Friday, October 14 | 3:00 p.m.
Collins Center for the Arts
“The Future of the Humanities”: A Discussion with Dr. Heather Cox Richardson and Brian Naylor in Celebration of the McGillicuddy Humanities Center’s First Decade
A 2022 Homecoming Event, produced in collaboration with the University of Maine Alumni Association, the University of Maine College of Liberal Arts & Sciences, and the Clement and Linda McGillicuddy Humanities Center. The event is free and open to the public.
Join us for a discussion about the role of the humanities in our current social, cultural and political moment. Literature, art, music, history, and the other disciplines within the humanities offer students of all ages valuable tools for understanding, connection, and empathy. Whether it’s discussing a movie, reading a novel, or listening to a favorite tune, our appreciation for the humanities occurs daily yet too often passes unnoticed.
Brian Naylor, the veteran National Public Radio correspondent, will interview and discuss the future of the humanities with Dr. Heather Cox Richardson. As part of Homecoming, 2022, this celebration of the culmination of the McGillicuddy Humanities Center’s first decade will offer some ideas for the next decade – and beyond – for the future of the humanities.
Dr. Heather Cox Richardson teaches nineteenth-century American history at Boston College. Among her award-winning books examining political ideology are her history of the Republican Party, To Make Men Free (2014), and How the South Won the Civil War: Oligarchy, Democracy, and the Continuing Fight for the Soul of America (2020). Richardson is president of The Historical Society, an organization designed to bring academic history to general readers, and her expertise has been widely utilized by such journalistic organizations as the New York Times, Bloomberg, CNN.com, BBC, Washington Post, and Chicago Tribune. Dr. Richardson is also the proprietor of the No. 1 most-subscribed Substack newsletter, “Letters From an American.” Read by millions daily (through both subscriptions and social media sharing), Richardson is one of the foremost interpreters of our current political environment through historical context. In recognition of her prominent role as a public intellectual, on February 25, 2022, Richardson was invited to interview President Biden “in the China Room of the White House to talk about American democracy and the struggles we face.”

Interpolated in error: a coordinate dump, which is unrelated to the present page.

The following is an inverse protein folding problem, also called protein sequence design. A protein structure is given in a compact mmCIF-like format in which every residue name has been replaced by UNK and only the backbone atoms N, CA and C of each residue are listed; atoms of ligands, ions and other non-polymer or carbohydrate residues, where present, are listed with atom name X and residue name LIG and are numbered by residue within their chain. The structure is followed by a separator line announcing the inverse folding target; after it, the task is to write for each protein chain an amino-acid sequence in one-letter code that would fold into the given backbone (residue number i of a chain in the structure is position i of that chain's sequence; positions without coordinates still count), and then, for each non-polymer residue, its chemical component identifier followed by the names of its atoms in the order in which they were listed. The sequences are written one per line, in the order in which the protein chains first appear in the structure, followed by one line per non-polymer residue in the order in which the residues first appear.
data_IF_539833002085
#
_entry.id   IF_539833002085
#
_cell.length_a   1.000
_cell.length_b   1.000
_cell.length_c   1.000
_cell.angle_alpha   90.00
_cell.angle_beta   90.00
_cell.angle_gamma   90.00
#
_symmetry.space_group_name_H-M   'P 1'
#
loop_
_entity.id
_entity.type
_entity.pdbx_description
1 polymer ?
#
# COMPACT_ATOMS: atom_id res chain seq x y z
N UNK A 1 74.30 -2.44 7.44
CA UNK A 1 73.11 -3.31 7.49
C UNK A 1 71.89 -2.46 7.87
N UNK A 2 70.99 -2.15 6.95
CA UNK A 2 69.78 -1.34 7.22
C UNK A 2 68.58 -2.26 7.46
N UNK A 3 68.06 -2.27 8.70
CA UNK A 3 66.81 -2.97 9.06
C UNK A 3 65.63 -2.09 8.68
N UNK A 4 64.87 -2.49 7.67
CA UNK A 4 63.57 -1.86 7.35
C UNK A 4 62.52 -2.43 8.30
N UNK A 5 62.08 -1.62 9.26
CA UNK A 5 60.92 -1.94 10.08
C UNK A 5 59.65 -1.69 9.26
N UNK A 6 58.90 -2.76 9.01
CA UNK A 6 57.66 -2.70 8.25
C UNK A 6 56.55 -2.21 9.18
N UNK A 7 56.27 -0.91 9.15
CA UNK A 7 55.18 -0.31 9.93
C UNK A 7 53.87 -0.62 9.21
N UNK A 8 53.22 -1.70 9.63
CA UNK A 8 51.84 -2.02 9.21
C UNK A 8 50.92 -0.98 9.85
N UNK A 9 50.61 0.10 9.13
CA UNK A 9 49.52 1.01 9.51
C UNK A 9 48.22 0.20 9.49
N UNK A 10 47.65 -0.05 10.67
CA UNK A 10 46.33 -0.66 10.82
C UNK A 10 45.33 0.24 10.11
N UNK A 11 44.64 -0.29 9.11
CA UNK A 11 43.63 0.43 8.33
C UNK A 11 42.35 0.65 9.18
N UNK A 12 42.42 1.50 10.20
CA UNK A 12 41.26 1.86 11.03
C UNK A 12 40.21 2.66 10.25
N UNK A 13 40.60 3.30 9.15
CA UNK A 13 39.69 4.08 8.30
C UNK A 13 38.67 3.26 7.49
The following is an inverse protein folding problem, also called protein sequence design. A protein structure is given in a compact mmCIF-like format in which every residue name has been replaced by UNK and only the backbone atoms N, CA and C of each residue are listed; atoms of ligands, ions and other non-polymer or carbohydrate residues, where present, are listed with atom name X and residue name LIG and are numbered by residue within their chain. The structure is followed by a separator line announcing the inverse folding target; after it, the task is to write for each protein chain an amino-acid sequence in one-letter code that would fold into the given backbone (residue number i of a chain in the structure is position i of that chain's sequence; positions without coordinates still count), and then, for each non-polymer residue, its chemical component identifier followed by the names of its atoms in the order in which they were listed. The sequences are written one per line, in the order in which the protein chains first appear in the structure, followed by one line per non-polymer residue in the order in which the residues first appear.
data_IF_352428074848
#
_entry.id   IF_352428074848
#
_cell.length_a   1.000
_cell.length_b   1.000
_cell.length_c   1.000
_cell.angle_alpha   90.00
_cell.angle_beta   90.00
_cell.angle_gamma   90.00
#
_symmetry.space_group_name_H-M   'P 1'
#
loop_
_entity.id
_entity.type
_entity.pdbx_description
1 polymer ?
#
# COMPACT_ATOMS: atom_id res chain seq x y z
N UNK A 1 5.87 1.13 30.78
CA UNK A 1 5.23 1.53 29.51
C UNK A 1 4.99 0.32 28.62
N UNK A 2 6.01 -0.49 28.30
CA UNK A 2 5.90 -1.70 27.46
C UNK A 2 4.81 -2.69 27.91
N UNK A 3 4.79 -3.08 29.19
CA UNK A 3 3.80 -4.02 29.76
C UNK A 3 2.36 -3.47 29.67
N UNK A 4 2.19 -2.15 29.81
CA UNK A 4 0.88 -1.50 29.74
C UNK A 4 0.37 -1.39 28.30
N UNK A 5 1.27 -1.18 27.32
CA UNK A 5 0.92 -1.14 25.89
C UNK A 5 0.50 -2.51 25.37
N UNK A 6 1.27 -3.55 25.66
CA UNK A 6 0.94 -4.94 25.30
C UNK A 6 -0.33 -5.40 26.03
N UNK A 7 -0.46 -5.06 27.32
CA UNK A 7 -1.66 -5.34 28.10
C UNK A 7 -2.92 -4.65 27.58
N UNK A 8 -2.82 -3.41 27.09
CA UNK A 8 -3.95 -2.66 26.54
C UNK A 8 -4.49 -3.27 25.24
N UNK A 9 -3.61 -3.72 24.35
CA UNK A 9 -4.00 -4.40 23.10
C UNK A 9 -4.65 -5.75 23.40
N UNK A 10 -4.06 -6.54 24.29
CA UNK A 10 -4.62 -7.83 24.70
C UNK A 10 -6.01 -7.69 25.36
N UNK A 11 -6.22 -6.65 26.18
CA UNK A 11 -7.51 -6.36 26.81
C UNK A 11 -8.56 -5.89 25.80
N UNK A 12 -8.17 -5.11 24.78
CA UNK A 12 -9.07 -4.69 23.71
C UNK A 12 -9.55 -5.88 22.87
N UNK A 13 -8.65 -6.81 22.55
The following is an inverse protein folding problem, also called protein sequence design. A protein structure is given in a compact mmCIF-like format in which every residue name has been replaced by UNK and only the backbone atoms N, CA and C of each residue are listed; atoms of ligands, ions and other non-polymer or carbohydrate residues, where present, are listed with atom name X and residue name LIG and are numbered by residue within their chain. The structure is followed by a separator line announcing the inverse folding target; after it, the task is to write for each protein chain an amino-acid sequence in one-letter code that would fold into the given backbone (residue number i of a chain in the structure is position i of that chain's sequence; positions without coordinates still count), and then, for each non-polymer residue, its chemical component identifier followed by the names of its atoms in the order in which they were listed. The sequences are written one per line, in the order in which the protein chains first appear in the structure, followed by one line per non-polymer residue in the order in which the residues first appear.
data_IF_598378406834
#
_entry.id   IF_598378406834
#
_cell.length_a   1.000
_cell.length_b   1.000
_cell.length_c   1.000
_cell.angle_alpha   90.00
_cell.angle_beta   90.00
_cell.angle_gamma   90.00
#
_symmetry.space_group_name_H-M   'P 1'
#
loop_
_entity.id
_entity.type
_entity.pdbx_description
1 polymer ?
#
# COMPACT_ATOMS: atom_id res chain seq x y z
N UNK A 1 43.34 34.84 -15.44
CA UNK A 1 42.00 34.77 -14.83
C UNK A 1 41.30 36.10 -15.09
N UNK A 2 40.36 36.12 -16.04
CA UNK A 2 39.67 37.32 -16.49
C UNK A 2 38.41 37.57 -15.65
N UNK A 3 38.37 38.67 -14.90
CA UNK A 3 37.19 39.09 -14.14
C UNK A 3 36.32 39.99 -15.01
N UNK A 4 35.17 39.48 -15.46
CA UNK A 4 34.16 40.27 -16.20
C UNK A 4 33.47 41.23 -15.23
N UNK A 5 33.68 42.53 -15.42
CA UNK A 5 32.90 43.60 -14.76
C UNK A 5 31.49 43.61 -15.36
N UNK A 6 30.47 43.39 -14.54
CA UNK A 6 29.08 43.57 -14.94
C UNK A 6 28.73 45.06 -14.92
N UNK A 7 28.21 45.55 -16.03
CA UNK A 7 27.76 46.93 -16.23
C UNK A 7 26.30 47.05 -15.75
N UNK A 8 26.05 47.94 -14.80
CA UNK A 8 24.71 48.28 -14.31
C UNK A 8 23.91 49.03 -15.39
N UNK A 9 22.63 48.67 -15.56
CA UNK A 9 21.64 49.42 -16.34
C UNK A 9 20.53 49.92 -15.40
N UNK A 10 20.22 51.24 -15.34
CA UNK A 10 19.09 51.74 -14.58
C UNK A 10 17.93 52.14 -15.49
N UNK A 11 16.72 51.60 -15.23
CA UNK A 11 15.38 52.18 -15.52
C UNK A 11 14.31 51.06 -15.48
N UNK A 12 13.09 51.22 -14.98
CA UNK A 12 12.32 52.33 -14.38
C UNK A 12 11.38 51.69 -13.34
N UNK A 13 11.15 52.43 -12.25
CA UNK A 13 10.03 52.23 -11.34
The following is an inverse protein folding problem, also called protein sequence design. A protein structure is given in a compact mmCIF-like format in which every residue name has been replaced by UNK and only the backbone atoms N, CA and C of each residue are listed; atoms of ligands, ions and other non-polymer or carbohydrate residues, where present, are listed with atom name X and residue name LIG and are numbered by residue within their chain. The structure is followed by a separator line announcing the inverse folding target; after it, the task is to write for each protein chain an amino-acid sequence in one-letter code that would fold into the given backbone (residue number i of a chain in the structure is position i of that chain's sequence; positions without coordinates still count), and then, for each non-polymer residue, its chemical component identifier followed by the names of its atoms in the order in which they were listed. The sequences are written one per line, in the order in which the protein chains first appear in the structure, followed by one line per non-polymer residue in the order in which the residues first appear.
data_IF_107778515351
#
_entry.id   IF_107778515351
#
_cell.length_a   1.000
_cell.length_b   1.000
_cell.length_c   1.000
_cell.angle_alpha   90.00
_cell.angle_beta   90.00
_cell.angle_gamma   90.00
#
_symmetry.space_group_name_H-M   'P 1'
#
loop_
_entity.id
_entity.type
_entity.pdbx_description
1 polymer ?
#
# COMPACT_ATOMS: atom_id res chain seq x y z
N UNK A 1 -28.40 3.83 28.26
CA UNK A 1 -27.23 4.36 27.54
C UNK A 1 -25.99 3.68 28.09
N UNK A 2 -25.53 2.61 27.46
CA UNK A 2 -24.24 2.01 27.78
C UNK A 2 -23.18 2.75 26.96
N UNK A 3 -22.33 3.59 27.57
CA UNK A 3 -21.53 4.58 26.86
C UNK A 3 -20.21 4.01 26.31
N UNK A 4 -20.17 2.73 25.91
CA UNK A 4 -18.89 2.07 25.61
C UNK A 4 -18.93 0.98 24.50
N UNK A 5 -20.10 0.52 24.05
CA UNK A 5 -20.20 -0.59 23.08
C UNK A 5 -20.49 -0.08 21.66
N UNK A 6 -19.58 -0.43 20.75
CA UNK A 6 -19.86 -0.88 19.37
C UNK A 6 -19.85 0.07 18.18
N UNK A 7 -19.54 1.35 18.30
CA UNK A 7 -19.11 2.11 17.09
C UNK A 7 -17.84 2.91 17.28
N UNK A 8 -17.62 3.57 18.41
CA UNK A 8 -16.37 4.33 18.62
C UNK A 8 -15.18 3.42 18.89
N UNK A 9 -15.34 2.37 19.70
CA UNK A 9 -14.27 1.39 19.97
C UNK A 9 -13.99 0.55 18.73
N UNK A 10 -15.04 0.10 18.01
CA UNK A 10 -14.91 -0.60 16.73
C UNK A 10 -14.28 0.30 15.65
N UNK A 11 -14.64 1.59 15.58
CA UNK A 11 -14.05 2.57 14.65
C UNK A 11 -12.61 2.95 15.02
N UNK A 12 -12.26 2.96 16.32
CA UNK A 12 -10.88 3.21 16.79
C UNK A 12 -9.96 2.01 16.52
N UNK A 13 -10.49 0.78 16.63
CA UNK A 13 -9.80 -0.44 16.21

A 1978 graduate of the University of Maine, Brian Naylor recently retired from National Public Radio where he worked for nearly 40 years as a Washington DC-based reporter covering politics, Congress, and federal agencies such as transportation and homeland security. A versatile broadcast journalist, Naylor worked as a newscaster during All Things Considered and filled in as host on many NPR programs during his career, including Morning Edition, Weekend Edition, and Talk of the Nation. During his NPR career, Naylor has covered many major world events, including political conventions, the Olympics, the White House, Congress, and the mid-Atlantic region. Naylor reported from Tokyo in the aftermath of the 2011 earthquake and tsunami, from New Orleans following the BP oil spill, and from West Virginia after the deadly explosion at the Upper Big Branch coal mine. While covering the U.S. Congress in the mid-1990s, Naylor’s reporting contributed to NPR’s 1996 Alfred I. duPont-Columbia Journalism award for political reporting. Naylor currently serves on the Advisory Board of the McGillicuddy Humanities Center, and in 2013 he was the Alan Miller Fund Visiting Journalist in the Department of Communication and Journalism at the University of Maine.
The Clement and Linda McGillicuddy Humanities Center (MHC) supports excellent teaching, research and public engagement in the humanities to deepen understanding of the human condition. The MHC supports programs that foster intellectual curiosity, critical reflection, and creative innovation. Central to the Center’s work is the belief that study of the humanities inspires compassion across differences, develops empathy, strengthens critical thinking skills, and cultivates the emotional and intellectual agility needed to navigate an increasingly interconnected and complex global landscape.